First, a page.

"When you're here for seven weeks, you make friends with people," Schertz said. "Each year you make friends with new people you never worked with before. You hang around together and have a good time; try to make good decisions. Not everyone does."
The camaraderie among the dealers is crucial. Experienced vets raise the spirits of the newbies; the newcomers bring fresh enthusiasm and more stories from the furthest-flung districts. The dealers have seen pretty much everything poker has to offer: the worst beats both on and off the table, one-outers and heart-attacks. But the pros seem in most cases to outweigh the cons, and there's the chance to be part of history.
"I just enjoy doing it," said Schertz. "It's the greatest spectacle in poker."
AROUND THE TABLES
There were plenty of dealers in action across both tournament rooms yesterday (how do you like that for a link?) as the $25,000 six max no limit hold 'em continued through day two.
As has been noted, this tournament attracted the very finest field, paying the second-highest buy in of the Series, and the six-max dimension added an extra twist. It was a tournament tailor-made for the likes of Daniel Negreanu--and Kid Poker prospered.
He began the day fourth in chips but soon went on a charge that took him to the very summit. He eliminated Mclean Karr, with jacks against sevens, then Philippe D'Auteuil with big slick against a smaller ace.
Then he flopped top two pair with J♦[10c] to oust Jess Yawitz, and then outdrew Thomas Bentham when they got it all in pre-flop with A♦J♣ (Negreanu) against Bentham's A♠Q♥. The J♥ rivered, and Negreanu broke through a million.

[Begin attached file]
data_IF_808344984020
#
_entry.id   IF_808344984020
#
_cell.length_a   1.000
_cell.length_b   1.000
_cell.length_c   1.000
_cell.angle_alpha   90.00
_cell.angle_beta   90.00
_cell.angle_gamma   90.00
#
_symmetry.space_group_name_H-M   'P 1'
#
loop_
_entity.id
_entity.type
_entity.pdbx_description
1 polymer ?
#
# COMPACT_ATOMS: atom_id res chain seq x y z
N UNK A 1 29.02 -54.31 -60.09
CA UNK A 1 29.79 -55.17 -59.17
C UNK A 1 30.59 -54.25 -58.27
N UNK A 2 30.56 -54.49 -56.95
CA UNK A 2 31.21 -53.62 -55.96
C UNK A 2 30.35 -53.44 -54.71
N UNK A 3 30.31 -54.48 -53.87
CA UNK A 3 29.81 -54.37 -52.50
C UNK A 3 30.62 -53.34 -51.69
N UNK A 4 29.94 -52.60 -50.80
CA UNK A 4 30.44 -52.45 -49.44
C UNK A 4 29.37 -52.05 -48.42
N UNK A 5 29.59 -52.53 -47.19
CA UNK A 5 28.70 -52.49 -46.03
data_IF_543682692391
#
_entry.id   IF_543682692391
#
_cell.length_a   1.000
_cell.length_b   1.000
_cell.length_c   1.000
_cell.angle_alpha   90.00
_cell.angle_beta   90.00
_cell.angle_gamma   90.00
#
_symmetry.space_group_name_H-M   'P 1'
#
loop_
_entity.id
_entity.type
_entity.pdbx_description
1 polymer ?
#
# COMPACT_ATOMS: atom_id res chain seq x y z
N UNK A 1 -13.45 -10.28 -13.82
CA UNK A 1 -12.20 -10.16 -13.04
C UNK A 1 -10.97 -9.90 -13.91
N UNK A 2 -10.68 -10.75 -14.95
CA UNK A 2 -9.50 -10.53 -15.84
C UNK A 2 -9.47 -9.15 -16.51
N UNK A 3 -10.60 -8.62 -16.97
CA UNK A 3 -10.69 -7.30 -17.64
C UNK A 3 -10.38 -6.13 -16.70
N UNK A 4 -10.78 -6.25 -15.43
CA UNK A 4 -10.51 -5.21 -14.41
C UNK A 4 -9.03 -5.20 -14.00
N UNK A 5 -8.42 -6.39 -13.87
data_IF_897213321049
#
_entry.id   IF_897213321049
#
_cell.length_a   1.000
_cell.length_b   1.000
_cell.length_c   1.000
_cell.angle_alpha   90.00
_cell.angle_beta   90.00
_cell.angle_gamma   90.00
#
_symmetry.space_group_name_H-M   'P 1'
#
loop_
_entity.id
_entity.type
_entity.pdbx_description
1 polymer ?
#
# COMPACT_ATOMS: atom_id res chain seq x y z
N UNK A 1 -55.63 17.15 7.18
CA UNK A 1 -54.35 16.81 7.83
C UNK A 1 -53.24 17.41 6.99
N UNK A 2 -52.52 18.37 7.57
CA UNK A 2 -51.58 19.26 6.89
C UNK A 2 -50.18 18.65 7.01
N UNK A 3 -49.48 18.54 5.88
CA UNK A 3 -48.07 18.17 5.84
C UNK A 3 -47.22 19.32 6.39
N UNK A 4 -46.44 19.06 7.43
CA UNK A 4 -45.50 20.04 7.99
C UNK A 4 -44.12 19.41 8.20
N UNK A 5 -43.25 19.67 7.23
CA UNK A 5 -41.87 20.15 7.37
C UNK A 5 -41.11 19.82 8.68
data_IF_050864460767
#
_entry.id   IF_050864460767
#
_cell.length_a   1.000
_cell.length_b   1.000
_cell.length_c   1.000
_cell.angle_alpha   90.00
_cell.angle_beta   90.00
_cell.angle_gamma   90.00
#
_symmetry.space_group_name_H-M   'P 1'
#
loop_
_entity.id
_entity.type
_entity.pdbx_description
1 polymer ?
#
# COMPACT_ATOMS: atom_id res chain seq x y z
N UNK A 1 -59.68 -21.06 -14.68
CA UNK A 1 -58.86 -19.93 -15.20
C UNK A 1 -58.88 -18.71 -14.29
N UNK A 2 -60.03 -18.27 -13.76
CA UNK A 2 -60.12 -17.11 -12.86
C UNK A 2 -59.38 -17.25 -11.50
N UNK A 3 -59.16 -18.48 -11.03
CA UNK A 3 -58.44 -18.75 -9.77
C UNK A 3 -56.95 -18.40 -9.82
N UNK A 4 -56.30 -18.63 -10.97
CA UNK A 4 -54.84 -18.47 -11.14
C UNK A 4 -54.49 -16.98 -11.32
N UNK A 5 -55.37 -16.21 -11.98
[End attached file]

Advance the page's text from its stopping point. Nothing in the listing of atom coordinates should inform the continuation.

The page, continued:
Negreanu then sent Hoyt Corkins packing, and only a slight slide in the late stages pegged Negreanu back to 860,000. That puts him in sixth spot overnight, with only 18 players remaining.
As for the others: the Team PokerStars Pro John Duthie wound up on the ESPN feature table pretty quickly, alongside Justin Bonomo and Isaac Haxton; Ivan Demidov faced off against Phil Ivey; and Vanessa Rousso was under the media's beady eyes on the second feature stage. Barry Greenstein, meanwhile, continued a war of attrition in this year's World Series. (Be prepared for a horror.)
So, Duthie. Despite putting the fear of God into the production crew, many of whom are friends of Duthie's from the EPT, with the frequency of his raising, everything seemed to be going well on the TV table despite such exalted company. However, a slight accident with pocket tens against Bonomo's jacks soon sent him packing. No cash this time for poker's first tournament millionaire.
I watched Demidov cross swords with Ivey a couple of times on an outer table, conflicts in which the Russian Team Pro seemed to have the edge. In one hand, Demidov raised to 7,000 from the cut off and Ivey bumped it to 22,000 from the small blind. Demidov went deep into the tank--one of those pauses that if it happened in a $2-$4 game, you'd think the player had forgotten they had cards.
But having pondered his options, Demidov emerged with a four bet to 45,000 and Ivey's eyes now shot out on stalks. Demidov sat absolutely motionless, save for a heaving chest beneath his T-shirt. He had a small stack of chips still in his fingers, as if daring Ivey to raise again. Ivey stared deep into Demidov's Russian soul, but eventually he folded and Demidov raked the pot. It might have ended there, but it was notable that Ivey continued the stare-down long after the cards were mucked, like a golfer worrying as much about the follow through as the shot, and fixing his stance even as the ball disappears down the fairway.
This intriguing battle had the potential to grip all day, but soon it was chilled with the following cooler: Ivey raised to 11,000 from early position and picked up one caller, plus Demidov in the small blind and Eugene Katchalov in the big.